The script for Richard Burton’s film was the classic of Elizabethan stage,The Tragical History of the Life and Death of Doctor Faustus by Christopher Marlowe.  Though the story presented by Marlowe is rather similar to the chapbook version previously discussed, we hear of a few comic additions made then jump forward a bit in theater history to William Mountfort’s pointedly comic 1697 work, The Life and Death of Dr Faustus, Made into a Farce, with Harlequin and Scaramouche.  Wilkinson shares some monologues from the play spoken by two of the Seven Deadly Sins.  We also have a look at the legend’s treatment in Faust puppet shows popular in Germany and Bohemia, a tradition that proved influential on the 1994 Czech film, Faust, Jan Švankmajer’s must-watch stop-motion/live-action treatment of the story.  We hear bits of the audio from the Švankmajer film as well as a couple more Faust films, the Peter Cooke-Dudley Moore comedy Bedazzled (1967) and the nicely dreadful 2000 horror-superhero film, Faust: Love of the Damned.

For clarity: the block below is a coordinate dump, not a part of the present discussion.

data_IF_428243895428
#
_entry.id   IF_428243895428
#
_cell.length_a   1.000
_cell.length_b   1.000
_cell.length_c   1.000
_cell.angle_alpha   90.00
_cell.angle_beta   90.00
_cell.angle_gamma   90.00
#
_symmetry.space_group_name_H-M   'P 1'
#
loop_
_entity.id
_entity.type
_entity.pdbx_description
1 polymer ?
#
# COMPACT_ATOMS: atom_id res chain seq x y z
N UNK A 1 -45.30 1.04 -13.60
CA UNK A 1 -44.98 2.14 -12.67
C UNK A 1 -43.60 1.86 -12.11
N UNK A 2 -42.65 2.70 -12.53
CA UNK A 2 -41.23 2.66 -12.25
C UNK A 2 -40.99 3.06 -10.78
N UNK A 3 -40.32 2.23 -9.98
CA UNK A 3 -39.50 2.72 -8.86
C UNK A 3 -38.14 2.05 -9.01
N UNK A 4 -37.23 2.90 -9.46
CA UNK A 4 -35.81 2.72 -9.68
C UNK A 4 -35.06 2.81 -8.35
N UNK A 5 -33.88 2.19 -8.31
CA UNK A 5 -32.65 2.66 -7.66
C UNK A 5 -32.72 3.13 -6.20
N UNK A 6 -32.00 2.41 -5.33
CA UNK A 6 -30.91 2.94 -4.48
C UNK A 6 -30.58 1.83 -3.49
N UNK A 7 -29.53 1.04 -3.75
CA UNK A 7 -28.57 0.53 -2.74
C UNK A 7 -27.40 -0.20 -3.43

From Jan Švankmajer's Faust (1994)
From Jan Švankmajer’s Faust (1994)

The show closes with a look at Faust at the opera, namely Hector Berlioz’ 1846 work,The Damnation of Faust (with a nod to Charles Gounod’s operatic take on the tale).  In particular we look at a famously disastrous staging of the Berlioz work by the Paris National Opera in 2015.

 

 

#20 The Undead Come Courting

#20 The Undead Come Courting

Vampire mythology first appears in the West in works as early Romantic authors meld themes from folk ballads of resurrected lovers with Balkan folklore of the undead.

Valentine’s Day seemed a fitting occasion for this show’s look at the vampire’s tragically romantic tendency to prey upon those they love.

We begin with  a (very seasonal) snippet of one of Ophelia’s “mad songs” from Hamlet, “Tomorrow is St. Valentine’s Day.”  The song speaks of a lover’s clandestine nocturnal visit to a partner’s bedchamber.  It represents a class of folk song called “night visit ballads.” A  more ghoulish subset of these deals with lovers who happen to be dead, or undead actually.

From The Book of British Ballads (1842)
From The Book of British Ballads (1842)